BMJ targets Pradaxa safety, scolding Boehringer, FDA and EMA alike

Pradaxa is under fire again.

The BMJ has set off a kerfuffle--and a Twitter campaign--over the safety of Boehringer Ingelheim's blockbuster anticoagulant Pradaxa. With three articles and an editorial devoted to the drug in its latest issue, the journal not only advocates regular blood tests for Pradaxa patients, but accuses the company of burying data that would have backed that testing from the get-go.

Meanwhile, the journal doesn't limit its barbs to Boehringer and the drug. It scolds U.S. and European regulators for their oversight, saying that the FDA rushed Pradaxa to market, and both agencies failed to follow up adequately when reports of serious bleeding started pouring in.

Following up on earlier calls for blood-level testing on Pradaxa patients, the BMJ teamed up with the Institute for Safe Medication Practices and the University of Ottawa to probe safety data. They concluded that serious, even fatal bleeding could be reduced by 40% if Pradaxa patients' blood levels were monitored and doses adjusted accordingly.

Problem is, one of Pradaxa's selling points against its older competitor warfarin is that it doesn't require close monitoring and dose tweaking. And the BMJ alleges that Boehringer withheld an internal analysis that advocated the testing, precisely because it wanted to keep that marketing advantage.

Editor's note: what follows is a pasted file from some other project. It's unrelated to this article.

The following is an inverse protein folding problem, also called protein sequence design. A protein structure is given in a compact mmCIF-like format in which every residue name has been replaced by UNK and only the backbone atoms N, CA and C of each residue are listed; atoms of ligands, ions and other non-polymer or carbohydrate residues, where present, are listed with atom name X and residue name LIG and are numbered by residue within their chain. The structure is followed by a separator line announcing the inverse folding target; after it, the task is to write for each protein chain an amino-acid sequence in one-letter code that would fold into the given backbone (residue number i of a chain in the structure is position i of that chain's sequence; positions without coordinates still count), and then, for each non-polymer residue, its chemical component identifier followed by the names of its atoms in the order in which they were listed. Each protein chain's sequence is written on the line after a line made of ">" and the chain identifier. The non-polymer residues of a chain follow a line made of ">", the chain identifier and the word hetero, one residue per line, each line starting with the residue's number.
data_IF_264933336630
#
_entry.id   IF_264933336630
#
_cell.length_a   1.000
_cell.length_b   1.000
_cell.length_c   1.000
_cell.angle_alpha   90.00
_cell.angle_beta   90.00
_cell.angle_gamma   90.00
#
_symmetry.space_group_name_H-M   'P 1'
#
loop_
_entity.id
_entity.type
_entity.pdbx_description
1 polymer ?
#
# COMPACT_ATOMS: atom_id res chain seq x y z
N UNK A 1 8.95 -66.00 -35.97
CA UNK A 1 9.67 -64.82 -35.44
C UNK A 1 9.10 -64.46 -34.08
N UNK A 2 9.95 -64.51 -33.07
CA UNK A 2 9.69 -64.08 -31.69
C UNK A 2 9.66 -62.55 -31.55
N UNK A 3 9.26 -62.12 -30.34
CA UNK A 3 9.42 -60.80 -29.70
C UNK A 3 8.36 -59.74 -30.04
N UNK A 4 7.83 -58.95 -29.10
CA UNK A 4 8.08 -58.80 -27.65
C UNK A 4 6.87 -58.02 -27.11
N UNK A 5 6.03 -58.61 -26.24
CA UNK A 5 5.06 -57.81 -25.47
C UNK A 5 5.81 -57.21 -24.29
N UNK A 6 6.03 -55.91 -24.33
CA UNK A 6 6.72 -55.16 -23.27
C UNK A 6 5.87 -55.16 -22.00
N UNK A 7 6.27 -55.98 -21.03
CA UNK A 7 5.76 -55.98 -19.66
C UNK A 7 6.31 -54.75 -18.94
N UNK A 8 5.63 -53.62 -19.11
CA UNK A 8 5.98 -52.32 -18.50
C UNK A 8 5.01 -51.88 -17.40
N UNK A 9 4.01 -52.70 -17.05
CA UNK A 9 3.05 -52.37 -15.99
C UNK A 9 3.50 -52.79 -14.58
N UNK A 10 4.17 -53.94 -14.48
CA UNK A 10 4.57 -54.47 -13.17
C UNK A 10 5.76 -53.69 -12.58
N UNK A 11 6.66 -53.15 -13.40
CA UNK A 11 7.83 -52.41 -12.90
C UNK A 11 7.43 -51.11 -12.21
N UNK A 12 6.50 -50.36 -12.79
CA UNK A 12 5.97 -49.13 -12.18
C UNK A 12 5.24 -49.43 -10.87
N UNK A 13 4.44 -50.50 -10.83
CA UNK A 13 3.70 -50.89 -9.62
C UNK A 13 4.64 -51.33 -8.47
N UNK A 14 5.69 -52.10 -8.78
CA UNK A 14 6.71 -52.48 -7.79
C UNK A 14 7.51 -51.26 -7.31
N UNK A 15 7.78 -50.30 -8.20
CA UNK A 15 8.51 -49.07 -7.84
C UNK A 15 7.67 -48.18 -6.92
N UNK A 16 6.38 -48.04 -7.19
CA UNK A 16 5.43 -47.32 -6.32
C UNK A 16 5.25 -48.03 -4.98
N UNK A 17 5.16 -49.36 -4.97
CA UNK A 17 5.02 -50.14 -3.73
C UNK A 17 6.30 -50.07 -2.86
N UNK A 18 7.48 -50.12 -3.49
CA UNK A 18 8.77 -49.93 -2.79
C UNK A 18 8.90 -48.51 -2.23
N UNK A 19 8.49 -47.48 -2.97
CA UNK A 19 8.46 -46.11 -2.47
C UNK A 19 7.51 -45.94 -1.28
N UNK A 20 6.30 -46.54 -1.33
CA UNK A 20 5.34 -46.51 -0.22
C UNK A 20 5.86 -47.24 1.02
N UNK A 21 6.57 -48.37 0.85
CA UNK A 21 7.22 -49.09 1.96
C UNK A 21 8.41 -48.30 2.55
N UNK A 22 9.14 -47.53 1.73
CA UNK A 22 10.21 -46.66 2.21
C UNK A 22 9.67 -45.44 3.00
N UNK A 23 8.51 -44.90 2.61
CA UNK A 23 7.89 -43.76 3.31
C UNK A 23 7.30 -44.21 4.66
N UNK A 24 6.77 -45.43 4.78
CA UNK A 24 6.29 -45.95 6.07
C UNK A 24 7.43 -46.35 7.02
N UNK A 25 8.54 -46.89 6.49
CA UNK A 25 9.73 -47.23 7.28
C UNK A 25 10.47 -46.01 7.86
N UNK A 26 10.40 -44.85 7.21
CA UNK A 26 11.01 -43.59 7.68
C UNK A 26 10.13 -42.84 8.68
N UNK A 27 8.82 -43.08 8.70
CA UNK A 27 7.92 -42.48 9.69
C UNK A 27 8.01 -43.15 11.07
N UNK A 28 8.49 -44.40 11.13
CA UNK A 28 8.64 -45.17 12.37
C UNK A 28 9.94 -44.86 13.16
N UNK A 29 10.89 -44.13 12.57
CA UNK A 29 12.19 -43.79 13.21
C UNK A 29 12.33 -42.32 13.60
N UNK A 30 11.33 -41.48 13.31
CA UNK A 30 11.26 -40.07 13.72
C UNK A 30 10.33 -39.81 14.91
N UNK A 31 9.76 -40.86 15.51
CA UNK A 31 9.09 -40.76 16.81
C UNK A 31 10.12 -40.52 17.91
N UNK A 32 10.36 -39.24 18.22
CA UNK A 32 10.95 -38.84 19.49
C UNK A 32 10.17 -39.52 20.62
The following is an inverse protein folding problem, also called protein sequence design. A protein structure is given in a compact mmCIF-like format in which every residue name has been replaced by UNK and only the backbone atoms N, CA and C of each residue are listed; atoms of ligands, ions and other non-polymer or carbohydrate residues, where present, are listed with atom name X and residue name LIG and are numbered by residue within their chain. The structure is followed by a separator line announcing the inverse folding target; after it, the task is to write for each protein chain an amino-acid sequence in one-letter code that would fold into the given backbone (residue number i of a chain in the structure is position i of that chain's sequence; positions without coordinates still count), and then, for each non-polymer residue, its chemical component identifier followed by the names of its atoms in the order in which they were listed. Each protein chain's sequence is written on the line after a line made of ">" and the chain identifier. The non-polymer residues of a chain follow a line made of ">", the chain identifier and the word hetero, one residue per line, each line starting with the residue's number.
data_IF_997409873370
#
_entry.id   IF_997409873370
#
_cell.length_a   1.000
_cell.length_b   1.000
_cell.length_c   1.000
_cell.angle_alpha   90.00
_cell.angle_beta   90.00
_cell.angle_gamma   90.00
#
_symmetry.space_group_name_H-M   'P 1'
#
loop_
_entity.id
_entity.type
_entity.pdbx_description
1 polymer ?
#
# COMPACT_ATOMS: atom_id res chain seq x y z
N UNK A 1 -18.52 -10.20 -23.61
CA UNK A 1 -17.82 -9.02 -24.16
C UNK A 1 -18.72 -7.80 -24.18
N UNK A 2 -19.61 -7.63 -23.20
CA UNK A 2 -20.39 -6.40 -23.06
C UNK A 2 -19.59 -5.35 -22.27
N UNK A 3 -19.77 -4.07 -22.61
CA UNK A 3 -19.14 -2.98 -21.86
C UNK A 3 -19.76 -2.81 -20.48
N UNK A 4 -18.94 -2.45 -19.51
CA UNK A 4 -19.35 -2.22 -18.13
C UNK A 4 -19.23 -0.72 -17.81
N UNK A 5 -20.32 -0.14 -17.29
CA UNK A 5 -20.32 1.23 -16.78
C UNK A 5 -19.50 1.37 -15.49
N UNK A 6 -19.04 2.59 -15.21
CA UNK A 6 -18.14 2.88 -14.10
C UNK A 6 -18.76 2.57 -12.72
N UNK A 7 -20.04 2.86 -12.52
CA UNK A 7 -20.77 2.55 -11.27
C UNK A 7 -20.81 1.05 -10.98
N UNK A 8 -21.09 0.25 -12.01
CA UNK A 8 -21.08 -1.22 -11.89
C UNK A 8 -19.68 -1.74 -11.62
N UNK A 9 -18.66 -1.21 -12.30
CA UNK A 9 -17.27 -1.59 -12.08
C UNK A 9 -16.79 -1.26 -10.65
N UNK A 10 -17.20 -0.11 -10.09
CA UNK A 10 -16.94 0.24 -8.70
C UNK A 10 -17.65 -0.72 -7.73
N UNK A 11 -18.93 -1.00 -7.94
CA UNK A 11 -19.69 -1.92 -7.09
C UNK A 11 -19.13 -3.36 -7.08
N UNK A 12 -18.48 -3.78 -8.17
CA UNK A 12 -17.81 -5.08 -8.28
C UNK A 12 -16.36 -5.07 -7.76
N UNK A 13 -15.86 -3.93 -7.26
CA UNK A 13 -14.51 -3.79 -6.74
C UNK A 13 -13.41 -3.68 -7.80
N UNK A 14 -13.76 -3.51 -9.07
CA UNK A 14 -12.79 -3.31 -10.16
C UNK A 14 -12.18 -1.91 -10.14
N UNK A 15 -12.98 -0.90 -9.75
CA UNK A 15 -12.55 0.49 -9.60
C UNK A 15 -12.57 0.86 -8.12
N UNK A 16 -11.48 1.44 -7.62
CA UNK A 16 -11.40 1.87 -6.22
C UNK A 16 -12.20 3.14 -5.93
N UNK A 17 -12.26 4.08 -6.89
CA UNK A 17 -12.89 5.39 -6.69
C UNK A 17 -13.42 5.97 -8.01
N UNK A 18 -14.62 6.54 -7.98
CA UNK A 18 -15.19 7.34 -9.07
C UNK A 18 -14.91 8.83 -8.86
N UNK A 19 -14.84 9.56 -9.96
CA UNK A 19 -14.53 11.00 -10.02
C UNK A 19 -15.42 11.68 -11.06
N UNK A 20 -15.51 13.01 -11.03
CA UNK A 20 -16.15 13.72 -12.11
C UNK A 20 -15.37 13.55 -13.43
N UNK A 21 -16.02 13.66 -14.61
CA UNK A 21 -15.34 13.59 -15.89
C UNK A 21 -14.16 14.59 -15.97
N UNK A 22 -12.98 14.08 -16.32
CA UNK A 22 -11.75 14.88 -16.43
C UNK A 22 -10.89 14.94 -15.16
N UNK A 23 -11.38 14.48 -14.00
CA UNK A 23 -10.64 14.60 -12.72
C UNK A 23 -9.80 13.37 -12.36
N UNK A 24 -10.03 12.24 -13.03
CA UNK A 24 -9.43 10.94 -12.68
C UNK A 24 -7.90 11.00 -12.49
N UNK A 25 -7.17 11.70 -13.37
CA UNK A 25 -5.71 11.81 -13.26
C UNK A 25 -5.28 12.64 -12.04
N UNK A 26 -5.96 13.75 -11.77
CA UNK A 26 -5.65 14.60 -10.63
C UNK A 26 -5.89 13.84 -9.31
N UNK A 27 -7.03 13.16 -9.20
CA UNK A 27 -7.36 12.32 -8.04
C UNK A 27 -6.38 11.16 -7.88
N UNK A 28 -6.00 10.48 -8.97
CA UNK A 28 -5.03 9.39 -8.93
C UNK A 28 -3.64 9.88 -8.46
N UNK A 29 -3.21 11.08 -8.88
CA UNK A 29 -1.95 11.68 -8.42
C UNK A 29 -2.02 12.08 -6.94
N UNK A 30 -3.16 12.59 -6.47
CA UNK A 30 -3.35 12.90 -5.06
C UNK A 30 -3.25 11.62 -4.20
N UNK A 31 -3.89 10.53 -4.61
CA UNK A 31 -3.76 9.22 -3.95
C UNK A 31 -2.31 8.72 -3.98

Boehringer came out swinging as soon as the BMJ articles hit, accusing the journal of "biased" reporting. The German drugmaker also said that it has already fully addressed "many of the allegations made by BMJ," because they were "reported months ago in the media."

"Our company has provided regulators with the complete data set and analyses of clinical evidence demonstrating Pradaxa's benefits and safety, and FDA and EMA have affirmed RE-LY's conclusions," the company said in a statement. "BMJ was provided this information by Boehringer Ingelheim, but chose not to include it."

And with a story on the debate airing on TV Wednesday in the U.K., the company also took to Twitter to defend itself, issuing a series of tweets via its U.K. handle, PMLive reports. Among them were reminders that the FDA performed its own review of Pradaxa safety, and ended by backing the drug as more effective as warfarin, and safer in most ways.

The BMJ articles do spotlight some previous Pradaxa arguments reported in the media, including FiercePharma. Allegations that Boehringer cherry-picked data, for instance, which surfaced in court fights over Pradaxa patients who died or suffered serious bleeding while using the drug. Boehringer recently agreed to pay $650 million to settle 4,000 of those cases.

The journal says the reporting also depends on BMJ's own research, including data unearthed in U.S. litigation over Pradaxa. Besides advocating testing and questioning Pradaxa's path to approval, the journal chastised the FDA and EMA for failing to require blood tests--despite the fact that they knew plasma levels of the drug varied dramatically.

"Most patients could benefit from a lower dose and reduced bleeding risk with no loss off efficacy," one of the BMJ studies concludes, urging regulators to set an acceptable blood-level range and recommend dose adjustments.

Boehringer maintains that testing isn't needed, and that no diagnostic tool is validated to assess the risk of bleeding in any case. But the company agreed with one point in the BMJ editorial: that doctors and patients need to weigh the risk of bleeding against the reduced risk of stroke. And as one of the study authors notes, the only way to really determine which anticoagulant is safest and/or most effective is to put them all in a head-to-head study.

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